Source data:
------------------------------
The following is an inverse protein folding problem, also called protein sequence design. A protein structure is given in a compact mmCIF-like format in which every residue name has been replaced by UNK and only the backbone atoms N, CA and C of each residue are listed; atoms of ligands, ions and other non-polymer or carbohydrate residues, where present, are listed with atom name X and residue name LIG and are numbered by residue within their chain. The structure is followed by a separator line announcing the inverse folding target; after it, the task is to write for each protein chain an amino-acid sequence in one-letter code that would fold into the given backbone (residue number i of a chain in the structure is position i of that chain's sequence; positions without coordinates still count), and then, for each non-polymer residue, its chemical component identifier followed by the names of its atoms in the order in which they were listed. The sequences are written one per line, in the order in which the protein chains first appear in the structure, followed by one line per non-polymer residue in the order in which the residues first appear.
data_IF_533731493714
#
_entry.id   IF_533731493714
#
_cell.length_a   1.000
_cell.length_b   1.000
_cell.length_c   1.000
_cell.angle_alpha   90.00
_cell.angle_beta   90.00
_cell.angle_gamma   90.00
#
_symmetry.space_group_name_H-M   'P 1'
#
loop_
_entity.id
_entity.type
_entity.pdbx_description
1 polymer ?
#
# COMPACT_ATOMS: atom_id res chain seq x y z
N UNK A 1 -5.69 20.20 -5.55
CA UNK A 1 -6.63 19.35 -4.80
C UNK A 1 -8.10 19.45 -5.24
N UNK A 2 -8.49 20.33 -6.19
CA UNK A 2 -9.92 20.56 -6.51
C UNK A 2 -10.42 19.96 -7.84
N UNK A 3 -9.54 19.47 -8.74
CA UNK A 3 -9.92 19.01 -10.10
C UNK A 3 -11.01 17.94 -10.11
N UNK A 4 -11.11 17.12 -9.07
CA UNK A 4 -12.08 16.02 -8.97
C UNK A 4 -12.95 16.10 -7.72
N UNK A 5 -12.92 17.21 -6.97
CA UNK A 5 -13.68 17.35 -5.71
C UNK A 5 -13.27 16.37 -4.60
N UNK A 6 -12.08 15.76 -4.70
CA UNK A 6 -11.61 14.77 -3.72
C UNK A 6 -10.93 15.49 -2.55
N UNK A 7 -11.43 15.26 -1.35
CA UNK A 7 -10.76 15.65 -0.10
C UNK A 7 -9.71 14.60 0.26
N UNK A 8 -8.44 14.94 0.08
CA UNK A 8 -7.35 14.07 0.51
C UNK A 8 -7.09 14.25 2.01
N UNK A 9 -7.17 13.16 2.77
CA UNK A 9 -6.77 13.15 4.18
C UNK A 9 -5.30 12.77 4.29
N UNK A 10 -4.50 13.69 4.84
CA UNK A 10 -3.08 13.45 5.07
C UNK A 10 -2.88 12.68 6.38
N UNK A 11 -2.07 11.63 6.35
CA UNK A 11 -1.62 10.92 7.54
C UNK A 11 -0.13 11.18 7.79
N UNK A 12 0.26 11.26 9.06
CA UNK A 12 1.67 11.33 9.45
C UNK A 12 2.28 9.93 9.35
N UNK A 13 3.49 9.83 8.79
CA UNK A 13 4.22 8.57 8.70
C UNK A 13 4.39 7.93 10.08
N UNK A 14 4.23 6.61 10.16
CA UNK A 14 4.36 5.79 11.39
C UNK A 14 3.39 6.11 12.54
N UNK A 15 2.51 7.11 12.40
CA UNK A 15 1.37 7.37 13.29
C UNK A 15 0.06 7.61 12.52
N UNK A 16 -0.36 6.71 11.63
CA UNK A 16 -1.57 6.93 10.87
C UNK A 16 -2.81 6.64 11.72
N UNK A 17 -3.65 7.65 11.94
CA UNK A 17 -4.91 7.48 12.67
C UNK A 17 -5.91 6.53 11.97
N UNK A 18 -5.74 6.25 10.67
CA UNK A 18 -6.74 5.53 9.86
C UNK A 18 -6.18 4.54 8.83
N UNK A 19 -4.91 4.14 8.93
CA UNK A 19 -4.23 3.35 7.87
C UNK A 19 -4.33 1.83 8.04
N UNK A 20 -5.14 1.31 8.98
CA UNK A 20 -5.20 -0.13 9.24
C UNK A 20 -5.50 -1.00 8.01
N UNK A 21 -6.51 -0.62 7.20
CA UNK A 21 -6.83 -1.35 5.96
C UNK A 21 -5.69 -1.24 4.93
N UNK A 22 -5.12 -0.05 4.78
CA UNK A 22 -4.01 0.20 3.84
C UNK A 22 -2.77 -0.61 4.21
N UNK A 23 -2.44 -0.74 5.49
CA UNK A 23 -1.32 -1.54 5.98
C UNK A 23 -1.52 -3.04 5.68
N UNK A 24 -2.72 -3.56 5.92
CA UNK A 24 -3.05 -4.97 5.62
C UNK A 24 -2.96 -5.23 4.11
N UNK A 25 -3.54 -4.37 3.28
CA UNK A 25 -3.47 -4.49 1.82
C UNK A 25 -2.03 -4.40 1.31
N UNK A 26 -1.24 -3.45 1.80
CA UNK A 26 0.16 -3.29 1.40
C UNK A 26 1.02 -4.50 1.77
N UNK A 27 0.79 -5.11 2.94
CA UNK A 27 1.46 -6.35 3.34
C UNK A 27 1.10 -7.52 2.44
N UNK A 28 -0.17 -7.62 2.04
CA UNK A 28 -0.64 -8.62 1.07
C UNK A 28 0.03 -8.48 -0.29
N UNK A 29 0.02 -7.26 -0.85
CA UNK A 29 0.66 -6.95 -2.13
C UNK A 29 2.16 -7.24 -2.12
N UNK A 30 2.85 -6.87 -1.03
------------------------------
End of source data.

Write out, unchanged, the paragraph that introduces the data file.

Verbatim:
The following is an inverse protein folding problem, also called protein sequence design. A protein structure is given in a compact mmCIF-like format in which every residue name has been replaced by UNK and only the backbone atoms N, CA and C of each residue are listed; atoms of ligands, ions and other non-polymer or carbohydrate residues, where present, are listed with atom name X and residue name LIG and are numbered by residue within their chain. The structure is followed by a separator line announcing the inverse folding target; after it, the task is to write for each protein chain an amino-acid sequence in one-letter code that would fold into the given backbone (residue number i of a chain in the structure is position i of that chain's sequence; positions without coordinates still count), and then, for each non-polymer residue, its chemical component identifier followed by the names of its atoms in the order in which they were listed. The sequences are written one per line, in the order in which the protein chains first appear in the structure, followed by one line per non-polymer residue in the order in which the residues first appear.